We’re kicking off another new series on Twohundredpercent this evening, on the subject of the commentators that have brought the game to life. This evening, as an opener, here’s a look at a many that celebrates the fortieth anniversary of his television debut this weekend, and a man who went on to become a voice of football in a way that perhaps no-one else in Britain did: John Motson.

Forty years ago tomorrow, a twenty-six year old radio commentator made the step up from BBC Radio Two to the televisions screens. The match, between Liverpool and Chelsea, turned out to be something of a damp squib – a goalless draw, it took second billing to that evening’s main event on Match Of The Day, a 2-2 draw between Derby County and Tottenham Hotspur – but it proved to be the beginning of an era. John Motson, one of the most instantly recognisable voices in the history of sports broadcasting, had arrived, and forty years on, his place in the landscape of English football is unquestionable.

Motson’s promotion was, in itself, a sign of the times within the corporation. A year earlier, Match Of The Day had been revamped with the previous title music, “Drum Majorette”, being replaced by the eponymous piece, written by Barry Stoller, which still exists to this day and has become one of the most instantly recognisable pieces of music of any description. Similarly, Motson’s arrival on Match Of The Day was a changing of the guard. Kenneth Wolstenholme, the BBC’s previous voice of football, had left the corporation in May of that year, and over the first few weeks of the 1971/72 season the show’s producer, Alec Weeks, had been commentating alongside Barry Davies. The programme was being updated for the new decade to reflect changed expectations brought about by the challenge of revitalised coverage from their commercial rivals at ITV.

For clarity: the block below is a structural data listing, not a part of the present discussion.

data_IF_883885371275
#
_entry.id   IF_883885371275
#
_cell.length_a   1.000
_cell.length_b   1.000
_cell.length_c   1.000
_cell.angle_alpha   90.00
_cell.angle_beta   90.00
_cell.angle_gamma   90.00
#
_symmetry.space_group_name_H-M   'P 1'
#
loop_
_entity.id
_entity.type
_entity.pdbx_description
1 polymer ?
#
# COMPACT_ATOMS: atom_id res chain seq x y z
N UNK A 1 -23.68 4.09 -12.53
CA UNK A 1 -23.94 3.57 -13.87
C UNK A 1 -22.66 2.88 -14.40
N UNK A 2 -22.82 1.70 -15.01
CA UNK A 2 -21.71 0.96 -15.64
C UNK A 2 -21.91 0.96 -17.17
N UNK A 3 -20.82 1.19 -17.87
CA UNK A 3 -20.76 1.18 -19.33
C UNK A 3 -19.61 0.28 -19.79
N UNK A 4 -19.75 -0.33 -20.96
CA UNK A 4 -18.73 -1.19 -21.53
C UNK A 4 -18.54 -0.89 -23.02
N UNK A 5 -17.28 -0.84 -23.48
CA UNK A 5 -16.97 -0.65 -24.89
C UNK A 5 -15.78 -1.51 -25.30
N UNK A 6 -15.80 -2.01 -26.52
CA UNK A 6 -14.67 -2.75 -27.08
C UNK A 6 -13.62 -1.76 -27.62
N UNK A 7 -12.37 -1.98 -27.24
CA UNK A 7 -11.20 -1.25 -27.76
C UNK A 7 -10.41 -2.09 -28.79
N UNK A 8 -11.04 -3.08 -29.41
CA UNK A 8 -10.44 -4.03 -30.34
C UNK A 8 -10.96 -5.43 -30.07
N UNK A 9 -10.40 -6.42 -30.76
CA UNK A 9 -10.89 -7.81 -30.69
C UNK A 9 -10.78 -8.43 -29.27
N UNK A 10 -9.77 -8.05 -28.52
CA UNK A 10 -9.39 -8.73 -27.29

His ascent into the top job at the BBC was also, some might argue, slightly fortuitous. During the early to mid 1970s, David Coleman was the BBC’s main man, but a legal dispute meant that Motson got his first FA Cup final in 1977, a couple of months shy of his thirty-first birthday, and by the end of the decade his position at the summit was confirmed with Coleman’s last live football commentary for the BBC, for the England vs Scotland Home International match. It wouldn’t be until the mid-1990s that he would come to be challenged by Barry Davies, and even then Davies was unlucky with the matches that he was given – ┬áThe 1994 World Cup Final and 1995 FA Cup Cup final were both given to Davies and were both lacklustre matches – and Motson would go on to keep the top spot until his retirement from live football after the 2008 European Championship final, although he still appears on the highlights edition of Match Of The Day.